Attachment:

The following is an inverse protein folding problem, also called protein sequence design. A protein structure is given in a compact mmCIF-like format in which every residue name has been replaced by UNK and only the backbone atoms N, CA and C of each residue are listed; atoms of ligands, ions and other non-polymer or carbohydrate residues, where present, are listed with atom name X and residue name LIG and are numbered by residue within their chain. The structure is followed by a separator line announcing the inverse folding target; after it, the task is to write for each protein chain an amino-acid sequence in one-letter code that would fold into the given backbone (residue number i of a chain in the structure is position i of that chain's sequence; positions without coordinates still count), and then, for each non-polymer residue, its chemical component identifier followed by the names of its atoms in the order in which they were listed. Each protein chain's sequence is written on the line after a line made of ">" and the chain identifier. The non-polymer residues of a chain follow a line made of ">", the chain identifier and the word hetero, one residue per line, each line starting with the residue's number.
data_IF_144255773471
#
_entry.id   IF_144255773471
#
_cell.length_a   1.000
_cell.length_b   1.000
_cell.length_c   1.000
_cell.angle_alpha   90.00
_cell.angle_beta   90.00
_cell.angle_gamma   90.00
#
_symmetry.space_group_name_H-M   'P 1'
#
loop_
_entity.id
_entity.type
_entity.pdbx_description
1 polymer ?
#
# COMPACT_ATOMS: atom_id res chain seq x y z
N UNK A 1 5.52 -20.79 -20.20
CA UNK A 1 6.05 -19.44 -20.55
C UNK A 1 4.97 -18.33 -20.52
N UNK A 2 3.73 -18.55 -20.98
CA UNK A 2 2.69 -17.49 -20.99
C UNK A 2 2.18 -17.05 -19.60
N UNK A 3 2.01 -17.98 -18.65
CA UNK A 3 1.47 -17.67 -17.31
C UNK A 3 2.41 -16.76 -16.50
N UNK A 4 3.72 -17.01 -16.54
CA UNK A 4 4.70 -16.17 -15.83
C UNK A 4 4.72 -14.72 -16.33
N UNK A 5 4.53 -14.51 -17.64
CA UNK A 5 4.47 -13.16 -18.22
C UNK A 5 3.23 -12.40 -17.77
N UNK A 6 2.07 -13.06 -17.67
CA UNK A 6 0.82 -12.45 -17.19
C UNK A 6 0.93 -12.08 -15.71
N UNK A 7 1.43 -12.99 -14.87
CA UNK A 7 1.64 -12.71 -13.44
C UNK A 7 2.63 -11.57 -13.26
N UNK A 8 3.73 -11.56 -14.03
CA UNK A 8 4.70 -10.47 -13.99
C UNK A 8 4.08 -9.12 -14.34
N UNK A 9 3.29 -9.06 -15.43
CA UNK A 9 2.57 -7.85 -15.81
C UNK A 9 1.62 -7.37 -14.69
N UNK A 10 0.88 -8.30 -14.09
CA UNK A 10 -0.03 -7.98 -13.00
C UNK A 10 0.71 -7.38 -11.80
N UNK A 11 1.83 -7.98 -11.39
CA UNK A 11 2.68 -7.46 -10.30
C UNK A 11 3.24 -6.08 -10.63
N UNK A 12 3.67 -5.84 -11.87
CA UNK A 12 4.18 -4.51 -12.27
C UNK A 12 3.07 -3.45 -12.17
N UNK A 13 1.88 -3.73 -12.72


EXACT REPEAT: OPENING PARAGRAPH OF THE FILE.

The following is an inverse protein folding problem, also called protein sequence design. A protein structure is given in a compact mmCIF-like format in which every residue name has been replaced by UNK and only the backbone atoms N, CA and C of each residue are listed; atoms of ligands, ions and other non-polymer or carbohydrate residues, where present, are listed with atom name X and residue name LIG and are numbered by residue within their chain. The structure is followed by a separator line announcing the inverse folding target; after it, the task is to write for each protein chain an amino-acid sequence in one-letter code that would fold into the given backbone (residue number i of a chain in the structure is position i of that chain's sequence; positions without coordinates still count), and then, for each non-polymer residue, its chemical component identifier followed by the names of its atoms in the order in which they were listed. Each protein chain's sequence is written on the line after a line made of ">" and the chain identifier. The non-polymer residues of a chain follow a line made of ">", the chain identifier and the word hetero, one residue per line, each line starting with the residue's number.